The best things are the least expected
13 October 2014
I’m afraid the blog has had a cold today and yesterday. I’ve been in bed all day. So, sorry for being late. Can I say, before kind offers of sympathy, that I really don’t mind being sort of ill too much at all? Ill enough not to get up; not so ill that you can’t do anything. So it turned out to be a different sort of productive day. I thought about quite a few things, in between sleeping, and filed a couple of articles that were well past their deadline. But every time I tried to get up it was a disaster. That sort of ill. Everything worked so long as you didn’t do too much.
Yesterday, I had set out that I was going to write about a little subject that has become quite close to my heart recently; Roger Hargreaves’ brilliant series of books about Roundies and Squaries. It’s always a nice thought when you know the blog. And for a little while I’ve been hunting down Roundies and Squaries and I think I’ve found the last one.
Charlie and I drove up from Dorset early. It was a grey day, rather miserable, and there wasn’t a mass to do down there; that’s what happens when you’ve both got a cold. All change from a hectic and hilarious Friday evening Quiz night in the village hall. So we got home and were unloading bags and found what felt like a thousand people on the ground floor.
That’s what happens from time to time when you live at the Art Workers Guild, possibly the most unpredictable building in the whole of London.
We had no idea what was going on, but it turned out to be the one-day-only tabletop museum. Brothers of the Guild had come together to display their tabletop collections. We’d never seen anything like it. This is the guild at its craziest. I love it.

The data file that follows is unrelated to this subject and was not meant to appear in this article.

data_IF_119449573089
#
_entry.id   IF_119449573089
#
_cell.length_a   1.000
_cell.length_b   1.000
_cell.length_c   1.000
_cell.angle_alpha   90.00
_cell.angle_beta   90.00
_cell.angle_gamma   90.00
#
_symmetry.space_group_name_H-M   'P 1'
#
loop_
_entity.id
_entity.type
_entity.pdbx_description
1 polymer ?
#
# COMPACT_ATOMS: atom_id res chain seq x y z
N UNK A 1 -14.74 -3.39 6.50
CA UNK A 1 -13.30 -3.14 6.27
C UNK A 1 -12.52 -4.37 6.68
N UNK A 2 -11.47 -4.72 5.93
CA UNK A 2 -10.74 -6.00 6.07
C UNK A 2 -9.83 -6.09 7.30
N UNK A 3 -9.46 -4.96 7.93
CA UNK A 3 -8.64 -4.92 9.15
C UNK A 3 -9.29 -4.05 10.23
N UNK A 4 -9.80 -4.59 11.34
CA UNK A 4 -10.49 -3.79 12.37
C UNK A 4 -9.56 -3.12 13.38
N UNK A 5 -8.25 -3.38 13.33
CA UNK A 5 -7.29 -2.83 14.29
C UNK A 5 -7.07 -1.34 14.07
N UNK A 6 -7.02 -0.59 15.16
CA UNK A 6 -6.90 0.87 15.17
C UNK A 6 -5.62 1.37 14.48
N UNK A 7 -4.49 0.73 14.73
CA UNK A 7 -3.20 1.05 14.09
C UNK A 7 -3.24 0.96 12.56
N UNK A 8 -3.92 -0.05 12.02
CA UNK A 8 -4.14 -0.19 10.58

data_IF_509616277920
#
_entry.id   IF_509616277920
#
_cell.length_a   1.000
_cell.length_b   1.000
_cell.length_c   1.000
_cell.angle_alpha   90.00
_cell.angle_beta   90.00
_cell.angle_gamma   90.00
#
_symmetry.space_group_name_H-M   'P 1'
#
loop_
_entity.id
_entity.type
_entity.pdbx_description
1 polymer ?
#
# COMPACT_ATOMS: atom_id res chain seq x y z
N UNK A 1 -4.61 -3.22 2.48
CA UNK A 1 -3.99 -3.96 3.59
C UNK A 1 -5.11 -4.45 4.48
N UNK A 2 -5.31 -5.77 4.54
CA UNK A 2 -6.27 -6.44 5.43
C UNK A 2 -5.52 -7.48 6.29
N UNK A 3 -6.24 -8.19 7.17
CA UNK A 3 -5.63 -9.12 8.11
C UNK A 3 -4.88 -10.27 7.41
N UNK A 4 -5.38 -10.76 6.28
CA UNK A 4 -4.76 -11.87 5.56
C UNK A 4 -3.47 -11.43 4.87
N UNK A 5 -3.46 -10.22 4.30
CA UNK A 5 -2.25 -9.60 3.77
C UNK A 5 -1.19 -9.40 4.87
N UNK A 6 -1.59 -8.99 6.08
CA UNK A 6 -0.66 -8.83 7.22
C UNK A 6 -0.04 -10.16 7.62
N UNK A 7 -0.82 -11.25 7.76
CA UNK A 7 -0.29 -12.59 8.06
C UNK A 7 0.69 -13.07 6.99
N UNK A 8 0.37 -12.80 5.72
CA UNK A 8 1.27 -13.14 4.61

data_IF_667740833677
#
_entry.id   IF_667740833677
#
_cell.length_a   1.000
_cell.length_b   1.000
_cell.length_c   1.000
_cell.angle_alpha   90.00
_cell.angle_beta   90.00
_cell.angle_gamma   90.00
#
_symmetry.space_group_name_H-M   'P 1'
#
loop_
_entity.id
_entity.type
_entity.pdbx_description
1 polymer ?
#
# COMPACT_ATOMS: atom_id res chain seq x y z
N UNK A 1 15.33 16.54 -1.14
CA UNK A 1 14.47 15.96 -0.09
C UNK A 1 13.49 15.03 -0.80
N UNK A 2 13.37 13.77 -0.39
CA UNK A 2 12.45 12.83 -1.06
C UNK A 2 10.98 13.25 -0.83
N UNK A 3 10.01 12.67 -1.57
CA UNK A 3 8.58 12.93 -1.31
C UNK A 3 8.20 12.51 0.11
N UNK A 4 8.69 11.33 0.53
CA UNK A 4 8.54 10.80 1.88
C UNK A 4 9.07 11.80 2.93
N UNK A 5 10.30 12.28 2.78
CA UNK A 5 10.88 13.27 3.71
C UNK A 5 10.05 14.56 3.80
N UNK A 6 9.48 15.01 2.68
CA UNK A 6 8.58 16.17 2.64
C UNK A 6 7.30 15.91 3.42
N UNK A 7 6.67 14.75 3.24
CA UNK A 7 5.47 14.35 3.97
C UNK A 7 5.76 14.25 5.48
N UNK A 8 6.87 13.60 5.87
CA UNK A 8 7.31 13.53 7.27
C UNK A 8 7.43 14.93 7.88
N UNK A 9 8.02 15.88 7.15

For instance – Beards, Bonnets, Bicycles and Bad Boys, A collection of late 19th and early 20th century photographs:
A plastic thimble roundup:
British Bricks, with their beautiful typographic markings:
Cottages and Castles, which was a dream:
The Pear-Ovum Museum (yes, you are right… twins):
Nordic Souvenirs from the 70s:
My favourite of all, a collection of Butchers Bags:
I didn’t even get to see what this one was (I’m afraid we didn’t get to look at every exhibit. The place was completely overwhelming):
A Gay doll collection:
(incidentally for wallpaper aficionados the wonderful self-portrait behind, left, is a younger Marthe Armitage. Past Master Armitage is one of the great wallpaper designers of our age. You can read about her here, on my friend Ruth Guilding’s brilliant blog).
There was a tabletop collection of feathers:
And of New Forest Toys (with quite a nice collection of eccentric hats in the background):
A collection of items with dots:
Monica (the guild secretary)’s new dog, Lola:
And the best collection of misfits and strange folk from around the country…. The brothers of the Art Workers Guild, in their beautiful hall which celebrates its 100-year anniversary in 2014.
Bro. Stephen Fowler has curated the exhibition (read his blog here for a dip into other worlds):
And the cake was delicious.
We staggered upstairs. I’m afraid I was too tired to write it all down. And my own tabletop collection, of Roundy and Squary books, is going to have to wait for a blog for another day. Believe me, that’s going to be a blog worth waiting for.
What would be on your tabletop museum?